'Drugs unused are like guns in the broom cupboard' says Dr Myles Conroy.
Too many Australians are being sent home from hospital with large amounts of powerful painkillers, putting them and others at risk of addiction and unintentional overdose, doctors say.
There are also fears careless prescribing by hospital staff is fuelling the thriving black market for prescription opioids in Victoria, where about 300 people die from medication overdoses each year - more than the state's road toll.
Myles Conroy, a pain clinician at Geelong Hospital, said a study of 334 patients' at his hospital in 2011 revealed scores were being sent home after surgery with either too much or too little pain medication, and in some cases an inappropriate drug for their pain. He said the analysis, which looked at the painkillers people were being given on the day before their discharge and then to take home, showed about one in four of the 178 patients who were given opioids on discharge did not require them.
In most cases, they were being given boxes containing 20 to 28 Oxycodone and Oxycontin tablets - opioids dubbed ''hillbilly heroin'' because of their desirability among drug abusers who will pay $10 to $50 for a tablet.
Dr Conroy said this meant patients were at risk of taking the drugs unnecessarily and developing an addiction or passing the drugs on to others who may already have a dependency or could develop one. The drugs were also a major risk for people with children who could accidentally swallow them.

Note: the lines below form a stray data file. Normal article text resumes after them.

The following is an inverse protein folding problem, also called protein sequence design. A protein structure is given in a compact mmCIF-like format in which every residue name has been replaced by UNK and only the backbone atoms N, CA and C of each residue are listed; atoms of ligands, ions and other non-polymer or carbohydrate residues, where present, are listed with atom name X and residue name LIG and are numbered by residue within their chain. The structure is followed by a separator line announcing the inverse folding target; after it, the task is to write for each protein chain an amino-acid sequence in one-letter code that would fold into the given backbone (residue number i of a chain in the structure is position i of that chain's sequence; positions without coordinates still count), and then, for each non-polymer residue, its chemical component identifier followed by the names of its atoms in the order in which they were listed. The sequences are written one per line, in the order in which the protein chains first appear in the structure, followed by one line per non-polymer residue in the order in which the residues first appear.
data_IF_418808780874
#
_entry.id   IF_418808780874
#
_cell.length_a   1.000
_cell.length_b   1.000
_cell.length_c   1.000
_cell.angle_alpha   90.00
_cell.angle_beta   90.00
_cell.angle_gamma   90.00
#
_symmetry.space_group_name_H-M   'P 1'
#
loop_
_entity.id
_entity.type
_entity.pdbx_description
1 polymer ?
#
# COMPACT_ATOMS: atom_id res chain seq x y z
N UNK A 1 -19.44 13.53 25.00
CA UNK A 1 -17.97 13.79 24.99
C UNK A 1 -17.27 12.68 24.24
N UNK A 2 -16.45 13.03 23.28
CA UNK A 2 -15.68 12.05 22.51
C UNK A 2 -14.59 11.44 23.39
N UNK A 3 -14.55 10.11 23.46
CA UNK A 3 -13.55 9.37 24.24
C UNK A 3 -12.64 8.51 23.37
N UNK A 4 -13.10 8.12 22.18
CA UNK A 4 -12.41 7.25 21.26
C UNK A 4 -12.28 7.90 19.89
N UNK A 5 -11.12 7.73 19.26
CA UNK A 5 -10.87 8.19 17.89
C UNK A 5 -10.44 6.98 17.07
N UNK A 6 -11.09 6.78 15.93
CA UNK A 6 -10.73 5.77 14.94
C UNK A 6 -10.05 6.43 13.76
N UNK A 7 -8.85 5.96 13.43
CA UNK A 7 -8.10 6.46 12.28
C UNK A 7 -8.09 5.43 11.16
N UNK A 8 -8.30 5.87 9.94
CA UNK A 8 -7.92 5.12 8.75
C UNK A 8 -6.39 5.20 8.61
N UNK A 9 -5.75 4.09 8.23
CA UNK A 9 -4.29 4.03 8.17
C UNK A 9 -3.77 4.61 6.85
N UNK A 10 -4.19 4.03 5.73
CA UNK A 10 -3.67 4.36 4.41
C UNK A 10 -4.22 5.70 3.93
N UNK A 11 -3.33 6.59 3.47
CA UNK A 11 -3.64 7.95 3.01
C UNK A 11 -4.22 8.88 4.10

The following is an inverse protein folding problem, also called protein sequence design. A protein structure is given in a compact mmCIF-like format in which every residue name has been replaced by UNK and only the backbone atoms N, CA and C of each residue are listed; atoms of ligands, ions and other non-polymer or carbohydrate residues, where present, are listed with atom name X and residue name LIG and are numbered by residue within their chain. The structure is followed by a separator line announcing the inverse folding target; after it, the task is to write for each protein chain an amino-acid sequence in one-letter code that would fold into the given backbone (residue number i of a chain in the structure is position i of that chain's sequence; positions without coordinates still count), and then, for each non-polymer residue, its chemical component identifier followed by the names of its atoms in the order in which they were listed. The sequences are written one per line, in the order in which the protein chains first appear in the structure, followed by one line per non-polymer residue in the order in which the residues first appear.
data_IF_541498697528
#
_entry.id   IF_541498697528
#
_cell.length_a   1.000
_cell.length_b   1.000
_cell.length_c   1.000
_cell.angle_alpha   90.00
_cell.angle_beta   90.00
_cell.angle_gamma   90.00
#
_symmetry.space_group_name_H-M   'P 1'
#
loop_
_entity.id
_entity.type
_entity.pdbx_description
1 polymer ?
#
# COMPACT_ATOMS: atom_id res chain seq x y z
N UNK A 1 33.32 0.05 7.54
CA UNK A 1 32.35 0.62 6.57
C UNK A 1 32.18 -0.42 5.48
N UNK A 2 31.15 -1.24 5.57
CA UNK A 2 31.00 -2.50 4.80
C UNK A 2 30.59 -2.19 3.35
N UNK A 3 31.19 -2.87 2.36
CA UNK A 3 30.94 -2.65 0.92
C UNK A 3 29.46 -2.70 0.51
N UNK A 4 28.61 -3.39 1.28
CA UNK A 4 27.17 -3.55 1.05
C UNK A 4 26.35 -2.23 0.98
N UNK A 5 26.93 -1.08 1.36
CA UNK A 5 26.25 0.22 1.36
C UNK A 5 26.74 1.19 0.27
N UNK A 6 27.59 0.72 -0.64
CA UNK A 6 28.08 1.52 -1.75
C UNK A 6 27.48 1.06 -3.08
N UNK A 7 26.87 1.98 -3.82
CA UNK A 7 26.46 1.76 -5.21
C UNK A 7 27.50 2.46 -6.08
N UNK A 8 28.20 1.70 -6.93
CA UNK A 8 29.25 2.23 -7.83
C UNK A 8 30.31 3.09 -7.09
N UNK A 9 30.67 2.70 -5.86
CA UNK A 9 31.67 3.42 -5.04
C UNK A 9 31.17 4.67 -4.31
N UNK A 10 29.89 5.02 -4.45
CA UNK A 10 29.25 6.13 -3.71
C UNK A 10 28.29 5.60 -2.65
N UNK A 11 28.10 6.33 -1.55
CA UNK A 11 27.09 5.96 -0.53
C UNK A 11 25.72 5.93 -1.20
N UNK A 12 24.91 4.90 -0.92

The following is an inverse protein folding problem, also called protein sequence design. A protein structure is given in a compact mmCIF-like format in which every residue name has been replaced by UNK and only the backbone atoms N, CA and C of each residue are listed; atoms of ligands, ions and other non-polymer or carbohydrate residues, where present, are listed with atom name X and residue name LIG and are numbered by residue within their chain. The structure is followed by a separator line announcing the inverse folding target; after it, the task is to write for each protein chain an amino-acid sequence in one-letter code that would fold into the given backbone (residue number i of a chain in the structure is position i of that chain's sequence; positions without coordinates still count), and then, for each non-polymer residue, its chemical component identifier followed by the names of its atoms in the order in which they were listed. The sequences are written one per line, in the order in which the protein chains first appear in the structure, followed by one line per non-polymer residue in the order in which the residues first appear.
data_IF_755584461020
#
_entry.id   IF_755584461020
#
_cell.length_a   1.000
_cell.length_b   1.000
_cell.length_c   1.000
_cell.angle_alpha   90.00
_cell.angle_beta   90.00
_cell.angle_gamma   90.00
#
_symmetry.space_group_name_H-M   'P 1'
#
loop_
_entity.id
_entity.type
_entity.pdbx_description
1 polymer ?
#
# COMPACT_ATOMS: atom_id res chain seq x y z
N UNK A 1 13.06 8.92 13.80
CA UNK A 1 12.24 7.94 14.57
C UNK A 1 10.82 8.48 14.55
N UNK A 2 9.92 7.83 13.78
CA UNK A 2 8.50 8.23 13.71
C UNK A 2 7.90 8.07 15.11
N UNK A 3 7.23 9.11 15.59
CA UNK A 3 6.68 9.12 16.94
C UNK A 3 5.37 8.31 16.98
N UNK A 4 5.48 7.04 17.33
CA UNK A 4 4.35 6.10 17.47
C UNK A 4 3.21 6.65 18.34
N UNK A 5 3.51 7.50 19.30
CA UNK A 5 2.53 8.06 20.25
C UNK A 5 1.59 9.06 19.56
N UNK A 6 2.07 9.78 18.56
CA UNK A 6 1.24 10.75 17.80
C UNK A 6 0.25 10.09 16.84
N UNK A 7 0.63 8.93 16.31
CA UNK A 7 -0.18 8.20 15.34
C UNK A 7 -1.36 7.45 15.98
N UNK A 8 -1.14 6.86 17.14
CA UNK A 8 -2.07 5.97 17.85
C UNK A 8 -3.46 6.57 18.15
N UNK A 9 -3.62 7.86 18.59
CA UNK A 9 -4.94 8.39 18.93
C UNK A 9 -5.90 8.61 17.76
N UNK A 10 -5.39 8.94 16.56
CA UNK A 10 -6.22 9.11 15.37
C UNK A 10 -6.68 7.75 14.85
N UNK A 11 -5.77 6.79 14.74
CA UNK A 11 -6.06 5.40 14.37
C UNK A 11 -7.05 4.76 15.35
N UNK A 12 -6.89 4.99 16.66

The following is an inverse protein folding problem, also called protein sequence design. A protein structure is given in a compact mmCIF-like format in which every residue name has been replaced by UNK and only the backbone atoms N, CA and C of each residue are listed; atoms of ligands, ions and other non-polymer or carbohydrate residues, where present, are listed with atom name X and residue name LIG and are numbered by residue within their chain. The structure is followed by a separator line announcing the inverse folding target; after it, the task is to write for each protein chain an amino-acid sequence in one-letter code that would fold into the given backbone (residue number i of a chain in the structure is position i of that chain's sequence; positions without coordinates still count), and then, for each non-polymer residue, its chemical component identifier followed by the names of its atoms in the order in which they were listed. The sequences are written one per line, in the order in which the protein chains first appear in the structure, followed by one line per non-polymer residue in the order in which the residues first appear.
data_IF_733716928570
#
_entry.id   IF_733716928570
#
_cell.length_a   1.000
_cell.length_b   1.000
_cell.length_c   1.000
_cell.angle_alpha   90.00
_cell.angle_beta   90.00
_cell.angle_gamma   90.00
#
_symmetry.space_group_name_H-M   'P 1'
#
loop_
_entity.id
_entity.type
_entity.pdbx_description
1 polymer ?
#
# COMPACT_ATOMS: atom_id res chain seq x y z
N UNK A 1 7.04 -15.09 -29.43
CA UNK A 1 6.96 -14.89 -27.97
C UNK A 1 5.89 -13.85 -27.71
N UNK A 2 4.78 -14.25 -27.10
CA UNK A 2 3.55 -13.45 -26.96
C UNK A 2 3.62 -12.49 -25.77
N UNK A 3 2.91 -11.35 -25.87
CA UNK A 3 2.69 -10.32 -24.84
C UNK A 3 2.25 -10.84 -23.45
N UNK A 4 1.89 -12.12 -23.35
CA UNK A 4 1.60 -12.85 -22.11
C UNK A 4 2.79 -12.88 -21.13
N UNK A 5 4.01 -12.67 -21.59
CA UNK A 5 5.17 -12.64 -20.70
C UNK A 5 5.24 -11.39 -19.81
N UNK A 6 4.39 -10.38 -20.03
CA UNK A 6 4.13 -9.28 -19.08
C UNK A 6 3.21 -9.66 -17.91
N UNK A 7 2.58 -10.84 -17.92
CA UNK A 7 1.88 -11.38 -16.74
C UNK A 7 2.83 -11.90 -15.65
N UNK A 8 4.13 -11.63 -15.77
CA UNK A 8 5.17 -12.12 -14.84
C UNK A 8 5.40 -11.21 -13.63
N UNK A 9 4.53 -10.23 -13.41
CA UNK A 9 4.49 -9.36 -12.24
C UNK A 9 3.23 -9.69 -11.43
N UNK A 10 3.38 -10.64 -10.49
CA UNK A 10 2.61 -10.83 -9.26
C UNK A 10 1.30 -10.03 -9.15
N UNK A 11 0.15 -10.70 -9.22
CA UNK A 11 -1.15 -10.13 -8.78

''They are not drugs we want to be spraying around when they are not required,'' he said. ''We think that drugs that are unused are like guns in the broom cupboard. They are just a danger you don't need.''
Dr Conroy said the analysis also revealed that about one third of people requiring opioids for their pain on the day before their discharge had them ceased when they went home. This also occurred for three-quarters of the patients on anti-inflammatory drugs such as Voltaren and Celebrex in hospital, meaning many patients were likely to have untreated pain at home and require another visit to a doctor for a script. In most cases, junior doctors with little experience in pain medicine were making the prescription decisions.
''There is evidence of under treatment and over treatment just through not taking enough care and individualising the treatment for patients,'' he said. ''Education is the key. We need to get junior doctors to understand the gravity of the situation.''
Brendan Moore, the immediate past dean of the faculty of pain medicine at the Australian and New Zealand College of Anaesthetists, said the study suggested many Australian hospitals would be sending opioid drugs ''out by the truckload into society''.
He said more work should be done to understand people's needs, and in some cases, doctors should consider giving patients a smaller number of tablets to take home.
''If you present someone with 20 tablets, there's almost an implied expectation that they might get at least a third or halfway through the box. ''
A spokesman for the Victorian department of health said the government was working on strategies to improve opioid prescribing in hospitals, but did not provide further detail.